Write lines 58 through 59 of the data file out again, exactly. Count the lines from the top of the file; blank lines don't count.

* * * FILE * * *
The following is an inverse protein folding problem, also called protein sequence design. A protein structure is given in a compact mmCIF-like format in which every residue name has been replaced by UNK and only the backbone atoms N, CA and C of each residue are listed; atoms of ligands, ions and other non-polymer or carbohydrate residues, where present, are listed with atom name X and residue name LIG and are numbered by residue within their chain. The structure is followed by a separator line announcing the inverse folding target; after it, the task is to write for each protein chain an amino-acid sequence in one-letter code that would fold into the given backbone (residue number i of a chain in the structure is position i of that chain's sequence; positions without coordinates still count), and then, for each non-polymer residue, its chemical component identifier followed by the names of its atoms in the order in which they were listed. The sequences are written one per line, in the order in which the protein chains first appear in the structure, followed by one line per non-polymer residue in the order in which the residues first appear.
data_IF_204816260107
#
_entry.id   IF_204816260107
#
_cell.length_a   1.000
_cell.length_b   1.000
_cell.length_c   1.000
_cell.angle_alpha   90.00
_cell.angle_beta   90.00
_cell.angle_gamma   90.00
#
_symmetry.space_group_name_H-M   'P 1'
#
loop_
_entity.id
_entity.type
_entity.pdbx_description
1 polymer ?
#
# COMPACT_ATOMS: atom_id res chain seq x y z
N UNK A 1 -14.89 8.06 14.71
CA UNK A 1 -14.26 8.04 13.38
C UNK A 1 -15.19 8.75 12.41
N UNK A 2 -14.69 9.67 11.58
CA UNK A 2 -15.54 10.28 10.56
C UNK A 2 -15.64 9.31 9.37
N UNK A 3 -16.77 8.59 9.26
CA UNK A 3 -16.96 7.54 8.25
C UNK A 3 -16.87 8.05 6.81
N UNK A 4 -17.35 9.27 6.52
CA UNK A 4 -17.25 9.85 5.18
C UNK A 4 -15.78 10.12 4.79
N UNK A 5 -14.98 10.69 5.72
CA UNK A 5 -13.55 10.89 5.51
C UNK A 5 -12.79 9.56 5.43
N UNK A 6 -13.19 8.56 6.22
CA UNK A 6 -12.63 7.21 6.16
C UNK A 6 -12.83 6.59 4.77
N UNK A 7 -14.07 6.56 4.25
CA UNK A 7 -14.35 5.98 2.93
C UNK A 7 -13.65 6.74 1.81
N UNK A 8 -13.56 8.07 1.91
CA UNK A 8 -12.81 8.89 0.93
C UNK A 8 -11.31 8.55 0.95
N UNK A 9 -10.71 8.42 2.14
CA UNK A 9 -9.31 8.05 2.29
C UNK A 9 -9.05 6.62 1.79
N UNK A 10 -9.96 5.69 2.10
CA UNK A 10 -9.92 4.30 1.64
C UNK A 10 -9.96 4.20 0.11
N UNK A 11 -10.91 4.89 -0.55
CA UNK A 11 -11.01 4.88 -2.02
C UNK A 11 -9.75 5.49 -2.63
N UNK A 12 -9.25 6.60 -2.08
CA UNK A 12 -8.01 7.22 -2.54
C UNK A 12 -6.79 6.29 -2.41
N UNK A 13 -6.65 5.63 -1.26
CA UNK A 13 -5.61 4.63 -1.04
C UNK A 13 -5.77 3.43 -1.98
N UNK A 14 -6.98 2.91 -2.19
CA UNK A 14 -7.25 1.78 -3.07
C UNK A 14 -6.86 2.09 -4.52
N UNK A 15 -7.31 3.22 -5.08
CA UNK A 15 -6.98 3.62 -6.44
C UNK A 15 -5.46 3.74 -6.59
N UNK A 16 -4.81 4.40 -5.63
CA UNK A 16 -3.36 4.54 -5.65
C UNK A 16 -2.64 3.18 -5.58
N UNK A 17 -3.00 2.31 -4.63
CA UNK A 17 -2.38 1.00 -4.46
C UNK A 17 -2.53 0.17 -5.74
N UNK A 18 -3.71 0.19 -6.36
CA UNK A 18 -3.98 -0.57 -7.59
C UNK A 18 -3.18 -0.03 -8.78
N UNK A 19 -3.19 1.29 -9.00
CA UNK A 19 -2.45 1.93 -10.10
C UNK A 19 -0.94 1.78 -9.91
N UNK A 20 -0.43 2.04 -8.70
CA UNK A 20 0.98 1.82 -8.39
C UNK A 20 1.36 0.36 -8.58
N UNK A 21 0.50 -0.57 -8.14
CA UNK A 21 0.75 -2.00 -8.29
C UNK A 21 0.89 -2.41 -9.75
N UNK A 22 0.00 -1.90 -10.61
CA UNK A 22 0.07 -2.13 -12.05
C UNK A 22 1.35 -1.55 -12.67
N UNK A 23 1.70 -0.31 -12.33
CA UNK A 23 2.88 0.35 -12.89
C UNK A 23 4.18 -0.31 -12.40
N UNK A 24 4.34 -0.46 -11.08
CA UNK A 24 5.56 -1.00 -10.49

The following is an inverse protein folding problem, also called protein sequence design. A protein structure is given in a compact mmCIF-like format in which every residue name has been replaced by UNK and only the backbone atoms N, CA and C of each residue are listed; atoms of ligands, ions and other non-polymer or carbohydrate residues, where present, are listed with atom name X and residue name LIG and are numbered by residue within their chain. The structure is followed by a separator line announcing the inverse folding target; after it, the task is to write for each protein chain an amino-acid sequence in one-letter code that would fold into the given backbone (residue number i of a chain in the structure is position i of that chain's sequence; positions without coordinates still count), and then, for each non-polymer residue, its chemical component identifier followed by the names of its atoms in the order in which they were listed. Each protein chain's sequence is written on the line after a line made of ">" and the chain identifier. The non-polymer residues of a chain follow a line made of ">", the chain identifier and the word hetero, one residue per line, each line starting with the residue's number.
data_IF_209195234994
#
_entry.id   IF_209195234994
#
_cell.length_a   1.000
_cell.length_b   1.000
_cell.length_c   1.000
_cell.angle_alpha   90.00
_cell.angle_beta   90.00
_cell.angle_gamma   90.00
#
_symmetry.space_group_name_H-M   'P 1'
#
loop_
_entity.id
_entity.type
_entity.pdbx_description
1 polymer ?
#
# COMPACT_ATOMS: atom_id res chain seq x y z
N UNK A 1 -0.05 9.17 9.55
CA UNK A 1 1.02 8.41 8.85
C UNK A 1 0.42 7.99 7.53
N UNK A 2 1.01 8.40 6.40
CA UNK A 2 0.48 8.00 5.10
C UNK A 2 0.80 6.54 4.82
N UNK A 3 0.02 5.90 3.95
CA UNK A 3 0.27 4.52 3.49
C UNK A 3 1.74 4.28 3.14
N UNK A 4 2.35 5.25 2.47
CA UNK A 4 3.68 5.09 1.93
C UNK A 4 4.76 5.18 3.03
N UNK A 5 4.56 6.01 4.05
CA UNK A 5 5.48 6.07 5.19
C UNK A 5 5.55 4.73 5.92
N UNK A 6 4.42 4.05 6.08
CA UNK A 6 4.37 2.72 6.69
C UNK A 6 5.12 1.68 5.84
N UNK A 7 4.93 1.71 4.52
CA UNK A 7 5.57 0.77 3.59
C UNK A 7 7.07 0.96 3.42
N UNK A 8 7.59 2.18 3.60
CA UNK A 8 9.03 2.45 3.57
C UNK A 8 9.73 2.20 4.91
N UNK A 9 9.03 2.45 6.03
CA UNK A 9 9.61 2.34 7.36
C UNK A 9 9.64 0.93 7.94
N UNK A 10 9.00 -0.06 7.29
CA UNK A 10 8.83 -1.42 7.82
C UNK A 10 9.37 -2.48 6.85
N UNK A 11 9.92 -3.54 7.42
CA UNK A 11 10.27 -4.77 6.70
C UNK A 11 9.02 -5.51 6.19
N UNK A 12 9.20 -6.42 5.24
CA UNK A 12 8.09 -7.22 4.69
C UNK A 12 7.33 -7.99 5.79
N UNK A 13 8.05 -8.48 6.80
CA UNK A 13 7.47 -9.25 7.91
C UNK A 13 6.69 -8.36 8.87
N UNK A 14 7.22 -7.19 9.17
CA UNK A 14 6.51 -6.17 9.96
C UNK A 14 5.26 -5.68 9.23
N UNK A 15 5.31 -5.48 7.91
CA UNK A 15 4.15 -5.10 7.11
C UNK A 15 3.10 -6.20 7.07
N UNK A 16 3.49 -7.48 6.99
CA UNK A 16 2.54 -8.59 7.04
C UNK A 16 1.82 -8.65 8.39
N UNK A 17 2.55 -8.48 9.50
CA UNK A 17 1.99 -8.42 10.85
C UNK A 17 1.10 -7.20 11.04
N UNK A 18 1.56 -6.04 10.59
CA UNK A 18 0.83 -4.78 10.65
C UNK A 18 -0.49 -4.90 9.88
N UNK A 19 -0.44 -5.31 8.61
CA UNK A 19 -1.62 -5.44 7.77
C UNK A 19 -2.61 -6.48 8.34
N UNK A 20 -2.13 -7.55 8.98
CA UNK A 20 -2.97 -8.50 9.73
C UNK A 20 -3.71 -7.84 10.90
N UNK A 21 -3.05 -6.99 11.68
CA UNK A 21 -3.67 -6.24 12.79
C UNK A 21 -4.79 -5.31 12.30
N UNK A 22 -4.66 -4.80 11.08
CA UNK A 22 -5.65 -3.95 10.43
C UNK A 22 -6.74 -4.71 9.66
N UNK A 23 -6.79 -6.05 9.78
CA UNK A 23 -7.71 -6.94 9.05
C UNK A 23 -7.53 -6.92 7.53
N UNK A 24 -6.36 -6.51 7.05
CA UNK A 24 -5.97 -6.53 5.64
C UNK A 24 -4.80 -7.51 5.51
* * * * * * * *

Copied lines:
N UNK A 13 -6.65 5.63 -1.26
CA UNK A 13 -5.61 4.63 -1.04